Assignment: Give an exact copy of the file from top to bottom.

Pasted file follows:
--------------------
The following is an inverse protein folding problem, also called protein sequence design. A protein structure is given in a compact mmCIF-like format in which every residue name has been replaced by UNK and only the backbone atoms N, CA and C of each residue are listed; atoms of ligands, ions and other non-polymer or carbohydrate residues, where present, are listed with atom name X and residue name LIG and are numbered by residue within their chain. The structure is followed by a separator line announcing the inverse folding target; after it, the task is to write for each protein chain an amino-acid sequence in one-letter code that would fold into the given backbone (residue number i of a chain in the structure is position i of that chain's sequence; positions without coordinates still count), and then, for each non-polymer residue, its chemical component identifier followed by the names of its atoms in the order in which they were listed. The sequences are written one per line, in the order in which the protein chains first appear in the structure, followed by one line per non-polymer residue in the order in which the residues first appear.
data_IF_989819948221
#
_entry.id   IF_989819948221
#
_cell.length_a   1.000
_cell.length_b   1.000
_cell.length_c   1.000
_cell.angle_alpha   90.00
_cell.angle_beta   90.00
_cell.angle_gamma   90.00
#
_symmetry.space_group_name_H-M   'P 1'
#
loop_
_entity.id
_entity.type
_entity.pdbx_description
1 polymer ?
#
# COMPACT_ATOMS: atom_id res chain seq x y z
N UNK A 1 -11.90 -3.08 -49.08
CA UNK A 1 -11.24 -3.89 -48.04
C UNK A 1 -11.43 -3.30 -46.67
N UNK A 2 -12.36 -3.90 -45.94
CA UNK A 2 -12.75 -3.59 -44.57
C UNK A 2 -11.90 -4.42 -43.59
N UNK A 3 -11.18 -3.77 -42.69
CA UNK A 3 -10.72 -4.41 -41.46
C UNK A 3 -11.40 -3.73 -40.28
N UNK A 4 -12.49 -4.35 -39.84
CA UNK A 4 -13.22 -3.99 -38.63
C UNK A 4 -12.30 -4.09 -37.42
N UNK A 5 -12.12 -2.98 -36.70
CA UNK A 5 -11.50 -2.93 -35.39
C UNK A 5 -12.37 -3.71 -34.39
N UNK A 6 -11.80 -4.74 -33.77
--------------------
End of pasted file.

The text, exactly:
The following is an inverse protein folding problem, also called protein sequence design. A protein structure is given in a compact mmCIF-like format in which every residue name has been replaced by UNK and only the backbone atoms N, CA and C of each residue are listed; atoms of ligands, ions and other non-polymer or carbohydrate residues, where present, are listed with atom name X and residue name LIG and are numbered by residue within their chain. The structure is followed by a separator line announcing the inverse folding target; after it, the task is to write for each protein chain an amino-acid sequence in one-letter code that would fold into the given backbone (residue number i of a chain in the structure is position i of that chain's sequence; positions without coordinates still count), and then, for each non-polymer residue, its chemical component identifier followed by the names of its atoms in the order in which they were listed. The sequences are written one per line, in the order in which the protein chains first appear in the structure, followed by one line per non-polymer residue in the order in which the residues first appear.
data_IF_989819948221
#
_entry.id   IF_989819948221
#
_cell.length_a   1.000
_cell.length_b   1.000
_cell.length_c   1.000
_cell.angle_alpha   90.00
_cell.angle_beta   90.00
_cell.angle_gamma   90.00
#
_symmetry.space_group_name_H-M   'P 1'
#
loop_
_entity.id
_entity.type
_entity.pdbx_description
1 polymer ?
#
# COMPACT_ATOMS: atom_id res chain seq x y z
N UNK A 1 -11.90 -3.08 -49.08
CA UNK A 1 -11.24 -3.89 -48.04
C UNK A 1 -11.43 -3.30 -46.67
N UNK A 2 -12.36 -3.90 -45.94
CA UNK A 2 -12.75 -3.59 -44.57
C UNK A 2 -11.90 -4.42 -43.59
N UNK A 3 -11.18 -3.77 -42.69
CA UNK A 3 -10.72 -4.41 -41.46
C UNK A 3 -11.40 -3.73 -40.28
N UNK A 4 -12.49 -4.35 -39.84
CA UNK A 4 -13.22 -3.99 -38.63
C UNK A 4 -12.30 -4.09 -37.42
N UNK A 5 -12.12 -2.98 -36.70
CA UNK A 5 -11.50 -2.93 -35.39
C UNK A 5 -12.37 -3.71 -34.39
N UNK A 6 -11.80 -4.74 -33.77